The core cause of the dollar’s strength, particularly against the yen, is the interest-rate differential between the U.S. and Japan, traders have said.
On Wednesday, the Fed raised interest rates by three quarters of a percentage point and signaled additional large increases to come. A half-day later in Japan on Thursday, the central bank decided to maintain short-term interest rates at minus 0.1% and its target for the 10-year Japanese government-bond yield at around zero.
Mr. Kuroda said the bank had no plan to raise interest rates and repeated the bank’s guidance that it would maintain easy monetary policy for the time being, which he defined as two to three years. The reason, he said, was that he didn’t see Japan’s inflation—which hit 3% in August—as likely to last.
“It is almost certain that the pace of price increases will fall below 2% next fiscal year and beyond,” Mr. Kuroda said at a news conference Thursday. The next fiscal year in Japan begins in April 2023. Inflation in Japan is much milder than in the U.S., where prices have been rising at a pace exceeding 8%.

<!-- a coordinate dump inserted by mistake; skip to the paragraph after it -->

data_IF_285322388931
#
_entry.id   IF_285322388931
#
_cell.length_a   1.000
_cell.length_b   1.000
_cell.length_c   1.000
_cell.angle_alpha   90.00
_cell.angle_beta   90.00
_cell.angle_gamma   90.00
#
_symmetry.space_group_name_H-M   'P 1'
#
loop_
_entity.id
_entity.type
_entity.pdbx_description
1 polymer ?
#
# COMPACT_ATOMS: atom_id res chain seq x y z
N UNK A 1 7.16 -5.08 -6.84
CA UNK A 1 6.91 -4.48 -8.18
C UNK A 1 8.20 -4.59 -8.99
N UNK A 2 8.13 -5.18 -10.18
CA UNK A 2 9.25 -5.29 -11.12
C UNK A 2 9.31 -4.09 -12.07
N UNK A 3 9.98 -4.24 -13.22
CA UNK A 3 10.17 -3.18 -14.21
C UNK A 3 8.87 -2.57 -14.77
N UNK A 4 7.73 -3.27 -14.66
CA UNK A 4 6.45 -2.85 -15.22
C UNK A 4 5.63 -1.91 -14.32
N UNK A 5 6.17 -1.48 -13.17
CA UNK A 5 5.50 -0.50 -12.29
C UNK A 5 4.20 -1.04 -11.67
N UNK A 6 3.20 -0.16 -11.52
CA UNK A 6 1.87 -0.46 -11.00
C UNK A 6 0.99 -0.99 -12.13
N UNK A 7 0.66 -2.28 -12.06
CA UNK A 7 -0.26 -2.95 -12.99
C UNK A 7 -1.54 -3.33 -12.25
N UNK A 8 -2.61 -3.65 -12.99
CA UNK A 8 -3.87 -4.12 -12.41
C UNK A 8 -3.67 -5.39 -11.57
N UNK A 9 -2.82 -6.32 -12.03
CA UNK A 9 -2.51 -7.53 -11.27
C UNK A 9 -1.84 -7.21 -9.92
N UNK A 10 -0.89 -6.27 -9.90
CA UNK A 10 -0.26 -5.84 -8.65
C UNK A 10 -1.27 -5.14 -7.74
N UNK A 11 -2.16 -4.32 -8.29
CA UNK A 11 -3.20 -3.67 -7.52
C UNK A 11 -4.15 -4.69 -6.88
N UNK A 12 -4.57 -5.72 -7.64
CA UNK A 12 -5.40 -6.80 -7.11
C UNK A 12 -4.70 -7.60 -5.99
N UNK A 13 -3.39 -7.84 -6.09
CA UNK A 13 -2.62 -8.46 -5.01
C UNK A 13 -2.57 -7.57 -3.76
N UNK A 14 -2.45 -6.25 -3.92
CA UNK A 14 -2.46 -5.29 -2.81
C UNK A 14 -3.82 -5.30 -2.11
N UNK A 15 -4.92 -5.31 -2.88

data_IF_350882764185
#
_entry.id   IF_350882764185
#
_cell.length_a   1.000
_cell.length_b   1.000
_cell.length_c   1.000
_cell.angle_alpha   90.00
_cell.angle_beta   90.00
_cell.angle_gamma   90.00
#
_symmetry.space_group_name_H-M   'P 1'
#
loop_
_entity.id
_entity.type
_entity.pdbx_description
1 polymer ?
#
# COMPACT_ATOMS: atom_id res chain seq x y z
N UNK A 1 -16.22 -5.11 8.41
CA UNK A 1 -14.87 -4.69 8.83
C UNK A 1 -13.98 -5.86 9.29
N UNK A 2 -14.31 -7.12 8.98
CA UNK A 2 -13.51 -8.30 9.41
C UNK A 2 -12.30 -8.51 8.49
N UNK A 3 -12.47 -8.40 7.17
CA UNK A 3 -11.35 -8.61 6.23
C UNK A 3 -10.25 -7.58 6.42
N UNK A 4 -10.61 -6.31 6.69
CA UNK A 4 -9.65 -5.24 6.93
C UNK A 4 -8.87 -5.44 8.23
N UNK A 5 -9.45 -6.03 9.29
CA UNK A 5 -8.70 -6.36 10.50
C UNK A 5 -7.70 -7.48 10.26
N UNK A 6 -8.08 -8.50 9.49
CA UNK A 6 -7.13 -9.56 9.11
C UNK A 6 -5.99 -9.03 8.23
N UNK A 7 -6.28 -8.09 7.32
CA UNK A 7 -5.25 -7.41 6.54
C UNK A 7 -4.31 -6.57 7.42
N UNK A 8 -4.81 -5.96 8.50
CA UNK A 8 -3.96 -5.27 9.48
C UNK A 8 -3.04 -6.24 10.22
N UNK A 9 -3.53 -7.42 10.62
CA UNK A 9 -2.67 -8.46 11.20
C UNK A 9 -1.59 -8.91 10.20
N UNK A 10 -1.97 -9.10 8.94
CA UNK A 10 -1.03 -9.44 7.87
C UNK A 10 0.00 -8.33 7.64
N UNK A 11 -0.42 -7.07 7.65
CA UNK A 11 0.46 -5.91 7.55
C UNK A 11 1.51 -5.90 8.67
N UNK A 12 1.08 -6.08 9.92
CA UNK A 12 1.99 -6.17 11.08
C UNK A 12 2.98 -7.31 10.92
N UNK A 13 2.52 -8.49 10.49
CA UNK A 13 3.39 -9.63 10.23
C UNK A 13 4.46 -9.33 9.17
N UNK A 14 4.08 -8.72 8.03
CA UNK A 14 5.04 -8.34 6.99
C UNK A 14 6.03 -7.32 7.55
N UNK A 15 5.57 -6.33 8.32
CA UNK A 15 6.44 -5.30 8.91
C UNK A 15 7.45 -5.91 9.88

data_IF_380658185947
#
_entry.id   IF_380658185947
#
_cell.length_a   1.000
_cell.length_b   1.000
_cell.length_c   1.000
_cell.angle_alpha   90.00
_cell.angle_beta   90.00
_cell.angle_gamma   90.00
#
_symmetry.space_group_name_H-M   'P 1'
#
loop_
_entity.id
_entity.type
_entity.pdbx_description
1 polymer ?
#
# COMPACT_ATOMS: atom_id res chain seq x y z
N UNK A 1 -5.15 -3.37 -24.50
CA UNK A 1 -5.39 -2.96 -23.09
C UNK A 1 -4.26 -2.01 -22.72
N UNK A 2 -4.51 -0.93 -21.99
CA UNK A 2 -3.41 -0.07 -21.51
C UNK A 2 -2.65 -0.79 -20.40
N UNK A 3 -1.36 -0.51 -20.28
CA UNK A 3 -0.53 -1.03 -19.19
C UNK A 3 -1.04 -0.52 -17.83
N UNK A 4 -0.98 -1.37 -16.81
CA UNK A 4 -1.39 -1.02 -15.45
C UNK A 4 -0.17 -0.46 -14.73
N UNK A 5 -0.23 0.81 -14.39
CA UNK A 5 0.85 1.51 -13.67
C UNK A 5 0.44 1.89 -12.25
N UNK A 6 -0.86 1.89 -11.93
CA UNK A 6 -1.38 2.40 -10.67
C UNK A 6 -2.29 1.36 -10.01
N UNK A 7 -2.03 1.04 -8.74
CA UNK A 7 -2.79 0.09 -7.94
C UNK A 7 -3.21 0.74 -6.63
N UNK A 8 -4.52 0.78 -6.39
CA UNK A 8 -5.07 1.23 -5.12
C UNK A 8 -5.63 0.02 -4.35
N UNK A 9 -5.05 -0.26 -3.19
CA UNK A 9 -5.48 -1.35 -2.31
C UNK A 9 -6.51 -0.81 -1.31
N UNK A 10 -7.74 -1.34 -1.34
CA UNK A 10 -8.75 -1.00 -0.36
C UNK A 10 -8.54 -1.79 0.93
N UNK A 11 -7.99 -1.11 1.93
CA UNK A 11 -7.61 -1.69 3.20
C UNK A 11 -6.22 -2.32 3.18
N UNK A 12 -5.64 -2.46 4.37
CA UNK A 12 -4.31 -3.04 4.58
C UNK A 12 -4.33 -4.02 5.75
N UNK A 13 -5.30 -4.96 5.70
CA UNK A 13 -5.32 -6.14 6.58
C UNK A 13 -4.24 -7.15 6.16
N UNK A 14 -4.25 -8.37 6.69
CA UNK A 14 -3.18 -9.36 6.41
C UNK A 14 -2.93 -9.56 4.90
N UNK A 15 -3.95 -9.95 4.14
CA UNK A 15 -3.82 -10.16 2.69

Mr. Kuroda said the yen’s recent fall is “one-sided and affected by speculative trading” but reiterated that the bank would continue monetary easing because he said the nation’s economy was still recovering from the Covid-19 pandemic.
In recent months, traders have generally brushed off statements by Japanese officials expressing concern about the yen’s fall, assuming Tokyo wasn’t ready to put its money where its mouth was. That could change now, analysts said.
Thursday’s message from the authorities was: “Don’t take us for fools,” said Michiyoshi Kato, director of fixed-income sales at Mizuho Securities.